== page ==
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5 Best Stages Of Foreclosure To Make An Offer To Buy
Which type that a state practices depend on whether the state secures real estate loans by a mortgage or deed of trust.
As there are various stages in the foreclosure process, each playing a crucial role in the grand scheme of things, moments of opportunities can arise throughout the whole process that present real estate investors to acquire a foreclosed property either at very attractive prices or attractive terms.
It is for this very reason that many investors primarily do their rental property shopping in the foreclosure market. The prospect of a killer deal presenting itself will be too painful to miss out on.
Everything else is secondary.
Here are the best times to buy.
Preforeclosure is probably the preferred time to buy for most investors familiar with this market.
Firstly because if you do your research well, there will be the least amount of competition at this stage.
Lesser competing investors means a lesser likelihood that the homeowner’s head would be turned by other offers.
It also give an investor a chance of building real rapport which can play a critical part in agreeing a deal.
When a homeowner is comfortable with you, he might reveal his real problems… which you might be able to easily solve.
Secondly, the homeowner would usually owe less in back payments.
An investor might be able to acquire the property by settling the outstanding amount and committing to repay the monthly payments.
This gives the homeowner a quick exit without having his credit hammered.
What’s even better is that from such an arrangement, will technically not be taking up any new debt under his own name.
Thirdly, there is a lot more time to explore an exit strategy since the foreclosure process has yet to commence.
Flippers might be able to flip the property even before the foreclosure actually starts. Making it redundant.
2) After official notice and prior to sale
The reason why this little window of time is a favorable time to make a offer to buy is because this is the reinstatement period which the homeowner has a right to activate.
If a loan is reinstated, everything will fall back into place as if the delinquency never took place.
This is done by making up the back payments, and then meeting the monthly obligations as it was before these events took place.
The good thing about this phase is that the investor can find leverage from the existing loan.
However, because the official notice has been served, there are going to be other investors competing for the property this time.
3) After the sale
Property investors who buy at the auction actually get more nervous about the period after the auction than at the auction itself.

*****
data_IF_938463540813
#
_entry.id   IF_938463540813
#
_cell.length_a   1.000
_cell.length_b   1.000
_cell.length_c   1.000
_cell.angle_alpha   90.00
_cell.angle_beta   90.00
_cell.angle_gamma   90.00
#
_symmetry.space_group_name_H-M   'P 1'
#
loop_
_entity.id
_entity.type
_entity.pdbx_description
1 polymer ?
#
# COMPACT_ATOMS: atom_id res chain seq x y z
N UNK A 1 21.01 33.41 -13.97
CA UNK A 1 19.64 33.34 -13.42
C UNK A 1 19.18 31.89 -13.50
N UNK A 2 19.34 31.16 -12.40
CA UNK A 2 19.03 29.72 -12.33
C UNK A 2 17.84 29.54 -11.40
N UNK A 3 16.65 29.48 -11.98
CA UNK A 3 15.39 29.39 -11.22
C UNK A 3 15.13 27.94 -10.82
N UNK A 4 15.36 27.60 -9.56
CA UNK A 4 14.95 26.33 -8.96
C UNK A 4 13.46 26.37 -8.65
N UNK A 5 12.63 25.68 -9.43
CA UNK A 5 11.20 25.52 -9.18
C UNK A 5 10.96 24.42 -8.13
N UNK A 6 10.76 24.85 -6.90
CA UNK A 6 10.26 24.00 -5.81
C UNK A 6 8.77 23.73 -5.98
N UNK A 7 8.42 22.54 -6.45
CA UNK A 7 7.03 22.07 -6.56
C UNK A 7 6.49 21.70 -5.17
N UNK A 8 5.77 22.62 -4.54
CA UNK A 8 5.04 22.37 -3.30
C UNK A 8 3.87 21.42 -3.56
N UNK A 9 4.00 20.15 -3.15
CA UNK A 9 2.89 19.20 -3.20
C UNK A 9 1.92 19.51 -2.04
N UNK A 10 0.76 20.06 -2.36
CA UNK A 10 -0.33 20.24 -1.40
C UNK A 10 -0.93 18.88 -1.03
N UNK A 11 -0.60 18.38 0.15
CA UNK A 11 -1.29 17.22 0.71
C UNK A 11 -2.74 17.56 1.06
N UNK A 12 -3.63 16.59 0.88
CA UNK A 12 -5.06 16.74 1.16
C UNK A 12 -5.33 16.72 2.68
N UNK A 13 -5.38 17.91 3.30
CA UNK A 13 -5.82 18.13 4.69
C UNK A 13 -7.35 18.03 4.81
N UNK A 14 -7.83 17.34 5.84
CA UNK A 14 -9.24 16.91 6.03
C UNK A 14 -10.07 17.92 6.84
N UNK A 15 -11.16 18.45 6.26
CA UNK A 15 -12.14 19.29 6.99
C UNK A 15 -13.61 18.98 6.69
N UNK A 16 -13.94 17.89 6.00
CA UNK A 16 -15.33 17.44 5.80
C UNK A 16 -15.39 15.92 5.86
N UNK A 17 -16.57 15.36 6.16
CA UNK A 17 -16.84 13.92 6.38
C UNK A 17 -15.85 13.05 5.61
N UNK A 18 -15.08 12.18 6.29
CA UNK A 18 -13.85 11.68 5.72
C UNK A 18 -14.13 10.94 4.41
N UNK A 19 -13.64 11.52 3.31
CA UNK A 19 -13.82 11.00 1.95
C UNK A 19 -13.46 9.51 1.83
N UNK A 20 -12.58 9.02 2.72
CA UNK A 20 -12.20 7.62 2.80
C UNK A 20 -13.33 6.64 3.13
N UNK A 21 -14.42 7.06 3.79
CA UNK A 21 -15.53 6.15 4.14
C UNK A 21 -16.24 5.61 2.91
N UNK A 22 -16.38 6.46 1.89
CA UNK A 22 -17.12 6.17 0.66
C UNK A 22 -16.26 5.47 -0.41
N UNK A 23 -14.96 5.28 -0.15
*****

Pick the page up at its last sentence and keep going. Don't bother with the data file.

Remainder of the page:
This is because this is a time when the redemption rights linger.
You can in theory negotiate a deal with the owner, acquire the rights and trigger the right to redemption.
However, a better move will be to buy from the bank directly.
When no one is interested in the property at the auction, the lender will acquire the property for the amount that is owed.
It is now real estate owned (REO).
Because lenders are in the financial business rather than the real estate business, they could let go of a property as soon as a fair offer comes in.
From their perspective, and at this stage, fair refers to the lender getting their money back. It has no reference to market value.
This gives you the chance to buy them very cheaply.
A great feature of this stage of foreclosure is that most investors, especially newbies, see the end of an auction as the final opportunity to buy.
So there is less competition at this stage than the previous one mentioned.
4) Days leading up to sale
There is nothing special about this phase of the process except that it’s often within this period when reality starts to sink in with the homeowner.
He simply realizes that it’s really happening and that action needs to be taken.
By getting involved, you might still be able to strike a deal for a short sale.
But be mindful that at this stage, there is no luxury of time as everything starts to happen fast.
Many people think that the auction is the only place for them to put in an offer for a foreclosed home.
But it is not the best time to make your offer to buy.
Firstly because winning an auction requires the buyer to pay in cash or certified funds.
This means that unless you are laden with cash or a sugar daddy, you are not going to get anywhere.
Secondly, emotions in auctions can cause you to make bad decisions no matter how well you have strategized your bidding.
Thirdly, you can’t back out of the deal should you find that the house is in seriously bad condition after inspecting it.
However, it can be a good opportunity to buy if… you turn out to be the only bidder.
Going through all these opportunistic stages to buy, the general rule is that it tends to be best to buy as early into foreclosure as possible.
You have more time and less competition.